Microsoft Azure Data Privacy Measures Win EU Approval
Microsoft's cloud computing platform meets the European Union's stringent privacy laws.Microsoft announced on April 10 that its enterprise cloud services, particularly Azure, Office 365, Dynamics CRM and Windows Intune, meet the European Union (EU) privacy standards set forth by the Article 29 Working Party. The group comprises data protection authorities from the EU's 28 member states and the European Commission. The approval was issued via a letter from Isabelle Falque-Pierrotin, chairwoman of the Article 29 Working Party, according to Microsoft's General Counsel and Executive Vice President of Legal and Corporate Affairs Brad Smith. He noted in a blog post that the move earned Microsoft the distinction of being the "the first—and so far the only—company to receive this approval." In a FAQ issued by Microsoft, the company explained that the "Article 29 Working Party helps ensure consistency in the application of EU privacy law, approves codes of conduct for the processing of personal data, and provides advice on whether countries outside of the EU adequately protect data transferred from the EU." And its activities can have profound effects in the global cloud computing market. "Given that the EU has some of the most advanced data protection regulation in the world, these authorities play a critical role in global privacy law," stated Microsoft.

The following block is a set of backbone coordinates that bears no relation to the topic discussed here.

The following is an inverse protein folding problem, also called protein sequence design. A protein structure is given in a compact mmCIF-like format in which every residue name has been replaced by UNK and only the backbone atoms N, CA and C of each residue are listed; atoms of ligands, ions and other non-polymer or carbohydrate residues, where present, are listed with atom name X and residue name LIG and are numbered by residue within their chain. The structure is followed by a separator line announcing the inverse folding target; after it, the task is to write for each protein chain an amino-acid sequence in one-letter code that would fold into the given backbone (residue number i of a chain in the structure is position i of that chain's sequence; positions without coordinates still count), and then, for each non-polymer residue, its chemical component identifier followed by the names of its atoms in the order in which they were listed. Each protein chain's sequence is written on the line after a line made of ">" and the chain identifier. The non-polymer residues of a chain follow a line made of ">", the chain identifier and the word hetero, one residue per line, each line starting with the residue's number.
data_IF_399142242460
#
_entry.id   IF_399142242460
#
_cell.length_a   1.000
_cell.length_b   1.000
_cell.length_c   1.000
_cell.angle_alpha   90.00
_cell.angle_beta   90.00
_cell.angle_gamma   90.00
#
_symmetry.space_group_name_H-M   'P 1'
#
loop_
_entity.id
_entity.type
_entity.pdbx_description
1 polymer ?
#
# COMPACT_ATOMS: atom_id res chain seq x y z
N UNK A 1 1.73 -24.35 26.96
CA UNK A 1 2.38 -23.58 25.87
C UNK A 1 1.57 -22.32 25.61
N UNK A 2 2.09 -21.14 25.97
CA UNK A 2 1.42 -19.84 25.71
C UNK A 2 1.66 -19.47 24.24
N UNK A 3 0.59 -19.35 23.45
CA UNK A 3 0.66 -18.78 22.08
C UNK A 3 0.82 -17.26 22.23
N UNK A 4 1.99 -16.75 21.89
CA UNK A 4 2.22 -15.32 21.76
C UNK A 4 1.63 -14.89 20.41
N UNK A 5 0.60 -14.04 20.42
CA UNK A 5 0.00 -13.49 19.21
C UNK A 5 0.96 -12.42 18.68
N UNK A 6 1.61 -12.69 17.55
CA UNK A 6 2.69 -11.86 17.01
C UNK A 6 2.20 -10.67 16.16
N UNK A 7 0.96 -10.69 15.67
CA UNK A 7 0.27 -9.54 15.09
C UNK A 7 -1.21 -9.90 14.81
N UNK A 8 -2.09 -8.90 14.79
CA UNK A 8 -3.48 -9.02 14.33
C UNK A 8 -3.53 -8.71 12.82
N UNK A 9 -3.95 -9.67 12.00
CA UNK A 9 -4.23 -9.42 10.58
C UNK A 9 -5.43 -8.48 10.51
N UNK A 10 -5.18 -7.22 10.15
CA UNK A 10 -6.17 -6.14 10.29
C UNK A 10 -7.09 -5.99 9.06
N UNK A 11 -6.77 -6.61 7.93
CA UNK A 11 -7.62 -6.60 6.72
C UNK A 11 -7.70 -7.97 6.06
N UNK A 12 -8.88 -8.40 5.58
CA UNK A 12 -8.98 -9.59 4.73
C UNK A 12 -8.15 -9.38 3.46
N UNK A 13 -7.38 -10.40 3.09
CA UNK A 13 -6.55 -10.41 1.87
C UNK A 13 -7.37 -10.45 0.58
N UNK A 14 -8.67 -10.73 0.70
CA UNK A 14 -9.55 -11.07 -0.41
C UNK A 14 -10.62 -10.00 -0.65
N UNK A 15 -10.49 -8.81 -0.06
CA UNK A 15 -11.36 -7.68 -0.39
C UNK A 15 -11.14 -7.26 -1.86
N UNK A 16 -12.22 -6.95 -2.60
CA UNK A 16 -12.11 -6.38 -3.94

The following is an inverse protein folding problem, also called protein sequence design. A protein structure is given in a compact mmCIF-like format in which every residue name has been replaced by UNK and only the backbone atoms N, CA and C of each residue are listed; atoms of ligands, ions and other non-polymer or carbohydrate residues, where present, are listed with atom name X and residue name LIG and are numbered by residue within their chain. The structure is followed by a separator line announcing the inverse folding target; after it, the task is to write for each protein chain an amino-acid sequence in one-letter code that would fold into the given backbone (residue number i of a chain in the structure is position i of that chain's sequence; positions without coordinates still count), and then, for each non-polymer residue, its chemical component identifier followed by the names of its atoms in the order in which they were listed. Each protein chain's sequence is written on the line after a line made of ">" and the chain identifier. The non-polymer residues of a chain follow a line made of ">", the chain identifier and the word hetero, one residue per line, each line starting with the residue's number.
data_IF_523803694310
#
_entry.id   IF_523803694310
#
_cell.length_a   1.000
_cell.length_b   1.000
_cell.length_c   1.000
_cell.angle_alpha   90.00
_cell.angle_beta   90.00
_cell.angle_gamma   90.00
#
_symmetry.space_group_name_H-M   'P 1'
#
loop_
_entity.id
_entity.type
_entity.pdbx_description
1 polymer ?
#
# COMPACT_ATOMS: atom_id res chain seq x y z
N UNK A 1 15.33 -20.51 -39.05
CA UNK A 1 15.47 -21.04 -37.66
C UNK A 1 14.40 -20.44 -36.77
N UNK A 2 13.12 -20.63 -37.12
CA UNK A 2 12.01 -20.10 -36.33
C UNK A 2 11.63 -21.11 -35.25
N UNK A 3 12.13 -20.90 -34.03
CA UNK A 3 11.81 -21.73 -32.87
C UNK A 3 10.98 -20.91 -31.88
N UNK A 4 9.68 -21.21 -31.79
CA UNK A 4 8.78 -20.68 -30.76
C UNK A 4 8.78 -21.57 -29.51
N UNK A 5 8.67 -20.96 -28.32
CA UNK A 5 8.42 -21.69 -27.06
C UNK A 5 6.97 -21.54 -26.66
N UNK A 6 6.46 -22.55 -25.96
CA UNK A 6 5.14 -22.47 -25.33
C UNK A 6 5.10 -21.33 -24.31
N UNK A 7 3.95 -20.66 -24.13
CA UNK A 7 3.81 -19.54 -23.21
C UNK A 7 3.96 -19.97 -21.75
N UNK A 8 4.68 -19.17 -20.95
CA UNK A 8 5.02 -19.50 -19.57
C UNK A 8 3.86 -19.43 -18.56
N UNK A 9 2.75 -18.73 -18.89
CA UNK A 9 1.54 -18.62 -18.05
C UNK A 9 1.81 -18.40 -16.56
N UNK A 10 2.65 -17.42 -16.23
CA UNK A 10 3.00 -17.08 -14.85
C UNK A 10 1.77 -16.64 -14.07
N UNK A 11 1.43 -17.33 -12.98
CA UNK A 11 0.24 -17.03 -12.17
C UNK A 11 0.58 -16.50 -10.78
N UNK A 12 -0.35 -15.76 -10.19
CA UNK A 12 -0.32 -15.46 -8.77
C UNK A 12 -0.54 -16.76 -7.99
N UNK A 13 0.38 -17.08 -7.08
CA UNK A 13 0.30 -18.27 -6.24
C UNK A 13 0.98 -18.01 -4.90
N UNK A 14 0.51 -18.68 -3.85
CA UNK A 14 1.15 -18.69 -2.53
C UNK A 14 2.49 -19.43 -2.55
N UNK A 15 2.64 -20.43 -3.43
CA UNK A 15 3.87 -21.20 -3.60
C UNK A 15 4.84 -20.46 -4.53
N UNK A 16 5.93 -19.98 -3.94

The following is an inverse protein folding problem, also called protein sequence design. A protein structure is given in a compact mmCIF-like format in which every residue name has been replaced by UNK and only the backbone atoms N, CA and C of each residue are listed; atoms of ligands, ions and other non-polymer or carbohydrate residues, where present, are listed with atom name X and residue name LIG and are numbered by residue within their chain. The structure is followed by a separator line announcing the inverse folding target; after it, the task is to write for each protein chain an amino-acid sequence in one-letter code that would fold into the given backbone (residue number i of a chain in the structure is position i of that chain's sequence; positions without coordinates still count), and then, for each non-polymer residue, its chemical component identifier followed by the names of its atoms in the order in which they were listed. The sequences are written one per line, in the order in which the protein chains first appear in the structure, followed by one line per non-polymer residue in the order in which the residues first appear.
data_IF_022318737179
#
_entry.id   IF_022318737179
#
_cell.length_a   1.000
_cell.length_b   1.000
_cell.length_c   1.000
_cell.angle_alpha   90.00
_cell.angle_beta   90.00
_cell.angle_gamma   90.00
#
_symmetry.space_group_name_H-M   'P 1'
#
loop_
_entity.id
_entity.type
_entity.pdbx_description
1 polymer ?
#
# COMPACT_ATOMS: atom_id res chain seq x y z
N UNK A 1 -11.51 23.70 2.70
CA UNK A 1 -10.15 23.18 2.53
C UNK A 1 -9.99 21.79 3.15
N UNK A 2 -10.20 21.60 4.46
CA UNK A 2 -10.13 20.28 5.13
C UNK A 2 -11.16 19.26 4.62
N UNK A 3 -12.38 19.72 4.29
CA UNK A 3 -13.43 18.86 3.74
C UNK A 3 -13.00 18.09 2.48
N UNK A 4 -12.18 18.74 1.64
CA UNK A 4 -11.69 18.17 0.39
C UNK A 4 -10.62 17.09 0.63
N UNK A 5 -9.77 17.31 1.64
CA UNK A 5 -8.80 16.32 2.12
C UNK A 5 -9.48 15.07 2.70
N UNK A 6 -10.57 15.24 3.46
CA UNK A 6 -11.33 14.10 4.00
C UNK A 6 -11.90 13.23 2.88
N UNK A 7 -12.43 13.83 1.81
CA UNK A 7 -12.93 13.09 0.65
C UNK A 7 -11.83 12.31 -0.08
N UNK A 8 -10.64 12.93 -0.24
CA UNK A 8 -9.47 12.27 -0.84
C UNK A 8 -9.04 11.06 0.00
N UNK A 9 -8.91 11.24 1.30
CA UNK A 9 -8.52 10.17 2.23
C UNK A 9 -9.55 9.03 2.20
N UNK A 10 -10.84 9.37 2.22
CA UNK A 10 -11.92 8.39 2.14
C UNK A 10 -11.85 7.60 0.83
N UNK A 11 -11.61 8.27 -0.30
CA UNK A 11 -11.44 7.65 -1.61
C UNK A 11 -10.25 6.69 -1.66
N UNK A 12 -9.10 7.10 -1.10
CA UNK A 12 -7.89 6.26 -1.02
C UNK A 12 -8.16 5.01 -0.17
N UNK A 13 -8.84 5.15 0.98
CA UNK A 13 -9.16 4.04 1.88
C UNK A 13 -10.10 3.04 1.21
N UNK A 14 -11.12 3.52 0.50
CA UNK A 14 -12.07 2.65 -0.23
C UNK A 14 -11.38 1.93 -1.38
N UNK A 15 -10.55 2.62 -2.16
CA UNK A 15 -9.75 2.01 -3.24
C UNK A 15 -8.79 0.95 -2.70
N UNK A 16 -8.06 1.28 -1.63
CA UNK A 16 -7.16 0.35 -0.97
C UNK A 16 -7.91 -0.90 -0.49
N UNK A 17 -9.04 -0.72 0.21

The software and cloud services provider noted in its FAQ that "the Article 29 Working Party approved Microsoft's enterprise cloud services contracts as being in compliance with the high-standards of EU privacy law, as set forth in the EU Model Clauses." Regardless of where EU customer data is stored on Microsoft's global cloud data center network, privacy is assured, said Smith.